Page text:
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Siksay’s successor won’t be gay

No gay candidate emerged, NDP says

For the first time in 32 years, a gay MP will not represent BC’s Burnaby-Douglas riding in the House of Commons.

None of the parties contesting the riding in the May 2 federal election is fielding a gay candidate, not even the NDP, which produced Svend Robinson then Bill Siksay, who have represented Burnaby-Douglas, respectively, since the late 1970s.

Robinson, who was elected to the House of Commons for seven consecutive elections, from 1979 to 2004, came out in 1988, becoming the country’s first openly gay MP.

Siksay, a former assistant to Robinson, succeeded him as MP for Burnaby-Douglas following the June 2004 election and was returned to Parliament in the January 2006 and October 2008 elections.

On Feb 26, Simon Fraser University public policy professor Kennedy Stewart, who is straight, became the NDP’s MP-heir apparent after Siksay announced he would not run for Parliament again in December.  

“I don’t know if they looked for one specifically,” says Siksay when asked if the NDP searched for a gay candidate to follow in his and Robinson’s footsteps. “No openly queer candidate ran for the nomination, I guess, is the short answer,” he adds. “I know it was a very broad search.”

That no gay candidate emerged to succeed him does not reflect badly on the riding or the party, Siksay says. Burnaby has done its part in “faithfully” electing openly gay MPs with mandates to raise issues of importance to the queer community in Canada, he observes. And there are gay candidates running in other ridings, he points out.

In BC alone, the seemingly invincible Libby Davies, who has had a lock on the Vancouver East riding in the last five federal elections she has contested, is joined by three more gay NDP candidates running May 2: Randall Garrison (Esquimalt-Juan de Fuca), Victor Elkins (Vancouver Quadra) and Piotr Majkowski (Langley). In Ontario, out lesbian Diana Andrews is contesting the Etobicoke North riding, also on the NDP’s behalf.

“We contacted a whole bunch of people, and we had three candidates come forward and we didn’t get a GLBT candidate,” says NDP’s Burnaby-Douglas riding association president Lil Cameron. “It was certainly one of the areas we looked for — it wasn’t the only one.”

Apart from Stewart, teacher Sam Schechter and writer and radio host Alnoor Gova also vied to replace Siksay as the riding’s candidate.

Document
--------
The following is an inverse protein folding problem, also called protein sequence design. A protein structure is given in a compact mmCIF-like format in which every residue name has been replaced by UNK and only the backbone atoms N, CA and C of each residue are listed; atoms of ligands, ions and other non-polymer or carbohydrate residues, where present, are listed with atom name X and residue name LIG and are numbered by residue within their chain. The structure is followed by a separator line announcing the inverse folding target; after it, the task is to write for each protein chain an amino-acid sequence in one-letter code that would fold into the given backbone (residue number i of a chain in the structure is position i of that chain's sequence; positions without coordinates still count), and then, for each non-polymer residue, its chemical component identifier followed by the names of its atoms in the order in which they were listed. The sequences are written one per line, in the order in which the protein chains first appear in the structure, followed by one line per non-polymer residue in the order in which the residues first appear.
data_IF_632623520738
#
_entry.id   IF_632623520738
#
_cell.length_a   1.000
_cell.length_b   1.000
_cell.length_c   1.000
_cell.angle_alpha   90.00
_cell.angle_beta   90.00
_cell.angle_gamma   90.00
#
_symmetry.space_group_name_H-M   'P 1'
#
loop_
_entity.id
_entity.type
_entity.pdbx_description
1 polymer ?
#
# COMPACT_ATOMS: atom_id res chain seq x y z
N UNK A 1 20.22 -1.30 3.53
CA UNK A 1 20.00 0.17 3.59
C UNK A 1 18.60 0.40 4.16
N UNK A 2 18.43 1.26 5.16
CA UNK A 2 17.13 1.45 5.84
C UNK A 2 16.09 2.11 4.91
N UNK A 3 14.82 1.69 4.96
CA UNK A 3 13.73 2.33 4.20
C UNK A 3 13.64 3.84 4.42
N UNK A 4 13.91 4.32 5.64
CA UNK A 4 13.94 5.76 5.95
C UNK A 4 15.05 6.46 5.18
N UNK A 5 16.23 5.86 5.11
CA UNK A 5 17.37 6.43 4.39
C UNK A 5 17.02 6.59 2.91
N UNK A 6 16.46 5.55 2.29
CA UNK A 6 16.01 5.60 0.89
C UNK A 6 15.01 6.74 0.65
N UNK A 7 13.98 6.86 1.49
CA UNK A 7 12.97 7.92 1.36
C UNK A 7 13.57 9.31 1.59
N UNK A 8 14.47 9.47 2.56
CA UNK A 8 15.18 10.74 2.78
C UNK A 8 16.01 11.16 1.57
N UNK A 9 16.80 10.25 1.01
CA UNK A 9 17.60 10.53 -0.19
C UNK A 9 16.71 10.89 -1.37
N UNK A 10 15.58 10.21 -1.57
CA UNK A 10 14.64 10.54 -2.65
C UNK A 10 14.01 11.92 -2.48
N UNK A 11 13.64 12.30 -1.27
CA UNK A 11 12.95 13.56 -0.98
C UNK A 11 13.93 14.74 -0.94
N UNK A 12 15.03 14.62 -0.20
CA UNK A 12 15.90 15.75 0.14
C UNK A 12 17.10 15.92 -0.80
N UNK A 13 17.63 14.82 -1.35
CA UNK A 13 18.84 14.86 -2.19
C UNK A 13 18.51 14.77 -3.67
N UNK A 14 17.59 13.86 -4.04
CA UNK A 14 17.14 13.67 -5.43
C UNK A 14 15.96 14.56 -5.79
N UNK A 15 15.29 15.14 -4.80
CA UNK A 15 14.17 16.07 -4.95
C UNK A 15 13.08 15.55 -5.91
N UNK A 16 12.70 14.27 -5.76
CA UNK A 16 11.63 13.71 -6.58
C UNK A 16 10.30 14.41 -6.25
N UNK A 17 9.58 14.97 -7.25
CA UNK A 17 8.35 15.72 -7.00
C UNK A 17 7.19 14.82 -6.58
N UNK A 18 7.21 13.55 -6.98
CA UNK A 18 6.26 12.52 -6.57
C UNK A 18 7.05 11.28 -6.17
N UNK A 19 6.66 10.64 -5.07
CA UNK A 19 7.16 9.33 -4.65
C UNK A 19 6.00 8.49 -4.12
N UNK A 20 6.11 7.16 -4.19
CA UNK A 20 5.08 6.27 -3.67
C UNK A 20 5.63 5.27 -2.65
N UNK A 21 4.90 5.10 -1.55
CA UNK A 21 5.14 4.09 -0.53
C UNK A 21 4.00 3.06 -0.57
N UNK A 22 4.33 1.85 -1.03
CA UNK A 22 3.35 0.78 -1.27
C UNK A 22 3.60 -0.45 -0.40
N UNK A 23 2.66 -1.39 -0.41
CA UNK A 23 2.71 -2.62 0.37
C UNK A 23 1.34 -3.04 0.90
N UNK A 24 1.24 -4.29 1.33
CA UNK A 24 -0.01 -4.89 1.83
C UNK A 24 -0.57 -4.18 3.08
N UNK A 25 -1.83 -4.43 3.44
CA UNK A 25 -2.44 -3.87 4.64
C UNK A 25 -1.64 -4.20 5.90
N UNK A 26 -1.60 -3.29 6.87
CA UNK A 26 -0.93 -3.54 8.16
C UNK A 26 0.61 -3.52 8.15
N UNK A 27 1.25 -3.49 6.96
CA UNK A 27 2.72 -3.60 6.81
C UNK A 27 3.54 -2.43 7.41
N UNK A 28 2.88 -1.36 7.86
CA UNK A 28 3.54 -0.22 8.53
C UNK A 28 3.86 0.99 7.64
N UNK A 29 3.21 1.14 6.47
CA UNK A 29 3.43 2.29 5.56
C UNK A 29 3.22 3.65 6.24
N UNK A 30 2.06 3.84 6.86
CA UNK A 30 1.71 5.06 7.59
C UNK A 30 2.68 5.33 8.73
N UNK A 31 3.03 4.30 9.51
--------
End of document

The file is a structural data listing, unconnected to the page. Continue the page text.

Before the NDP holds nominations, it has to seek and encourage affirmative action candidates, including women, Aboriginal, queer or any under-represented groups, says Davies, who is also the NDP’s deputy leader. “At the end of the day, those are the candidates that came forward.”

“We had a very vigorous nomination campaign,” Siksay adds. “I think that those of us who heard Kennedy speak at the nomination campaign and saw the platform that he put out there, knew that he valued the legacy of this riding and wanted to carry on that tradition.”

“The main thing is to make sure human rights protections are strengthened, and a lot of Bill’s work centred around that,” Stewart says.

“When people are not being treated equally, you’ve got to go above and beyond. It’s not just equal opportunity that’s needed here; it’s equality of outcome.

“We can talk about specific policies, but the absolute best thing we can do is to get people involved in the democratic system,” Stewart adds.

Davies believes Stewart will be an excellent candidate, but hastens to add that both personally and politically she’s “very, very sorry to see Bill Siksay go.”

Like Siksay, she notes the presence of other openly gay candidates running in the upcoming election. The NDP does have a successful record on queer issues and getting queer candidates elected, Davies contends. “We’re the party that’s out there, no pun intended.”

Cameron says Stewart is supportive of that record and emphasis, noting he has signalled his willingness to pick up the Bill C-389 baton, otherwise known as the trans bill that Siksay championed, if nobody else does. “Sure, I would do that,” says Stewart, but notes “there may be other folks who may be better placed to bring that forward.”

Davies says she’s eager to reintroduce the bill if reelected. “I’m not going to let it go.”

Siksay is already hopeful a new Parliament will see the resurrection of the bill that was in limbo in the Senate and died with the election call. Eleven fellow NDP MPs as well as three Liberal MPs seconded it in the last Parliament, he notes.

Siksay says it’s ultimately the responsibility of “folks in the queer community” to work for their liberation. “I don’t think any ally, despite their best intention, has the same impetus towards that, and that’s not to belittle the contributions of many strong allies,” he adds.

“It would be nice to have more than four or five members of the House of Commons representing the queer community,” Siksay says.

Stewart will square off against Conservative candidate Ronald Leung, who came within 800 votes of defeating Siksay in the 2008 election, Liberal Ken Low and Green Party candidate Adrianne Merlo in the Burnaby-Douglas riding.